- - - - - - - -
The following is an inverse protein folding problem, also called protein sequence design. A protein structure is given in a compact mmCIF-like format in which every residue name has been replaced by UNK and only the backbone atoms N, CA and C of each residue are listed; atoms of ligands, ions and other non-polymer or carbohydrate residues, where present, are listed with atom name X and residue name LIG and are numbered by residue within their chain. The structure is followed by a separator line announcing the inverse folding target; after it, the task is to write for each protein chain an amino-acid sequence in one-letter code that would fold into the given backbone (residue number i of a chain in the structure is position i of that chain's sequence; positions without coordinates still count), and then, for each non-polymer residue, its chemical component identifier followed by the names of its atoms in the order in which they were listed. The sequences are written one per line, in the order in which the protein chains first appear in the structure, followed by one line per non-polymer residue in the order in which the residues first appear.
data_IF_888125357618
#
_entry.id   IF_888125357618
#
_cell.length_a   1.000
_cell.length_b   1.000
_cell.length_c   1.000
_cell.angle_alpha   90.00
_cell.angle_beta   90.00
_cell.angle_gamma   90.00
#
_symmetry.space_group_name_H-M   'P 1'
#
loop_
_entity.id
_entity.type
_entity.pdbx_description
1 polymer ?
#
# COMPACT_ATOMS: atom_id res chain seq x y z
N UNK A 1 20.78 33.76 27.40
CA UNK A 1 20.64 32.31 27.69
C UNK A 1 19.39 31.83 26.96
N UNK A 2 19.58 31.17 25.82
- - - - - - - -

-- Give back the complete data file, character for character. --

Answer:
The following is an inverse protein folding problem, also called protein sequence design. A protein structure is given in a compact mmCIF-like format in which every residue name has been replaced by UNK and only the backbone atoms N, CA and C of each residue are listed; atoms of ligands, ions and other non-polymer or carbohydrate residues, where present, are listed with atom name X and residue name LIG and are numbered by residue within their chain. The structure is followed by a separator line announcing the inverse folding target; after it, the task is to write for each protein chain an amino-acid sequence in one-letter code that would fold into the given backbone (residue number i of a chain in the structure is position i of that chain's sequence; positions without coordinates still count), and then, for each non-polymer residue, its chemical component identifier followed by the names of its atoms in the order in which they were listed. The sequences are written one per line, in the order in which the protein chains first appear in the structure, followed by one line per non-polymer residue in the order in which the residues first appear.
data_IF_888125357618
#
_entry.id   IF_888125357618
#
_cell.length_a   1.000
_cell.length_b   1.000
_cell.length_c   1.000
_cell.angle_alpha   90.00
_cell.angle_beta   90.00
_cell.angle_gamma   90.00
#
_symmetry.space_group_name_H-M   'P 1'
#
loop_
_entity.id
_entity.type
_entity.pdbx_description
1 polymer ?
#
# COMPACT_ATOMS: atom_id res chain seq x y z
N UNK A 1 20.78 33.76 27.40
CA UNK A 1 20.64 32.31 27.69
C UNK A 1 19.39 31.83 26.96
N UNK A 2 19.58 31.17 25.82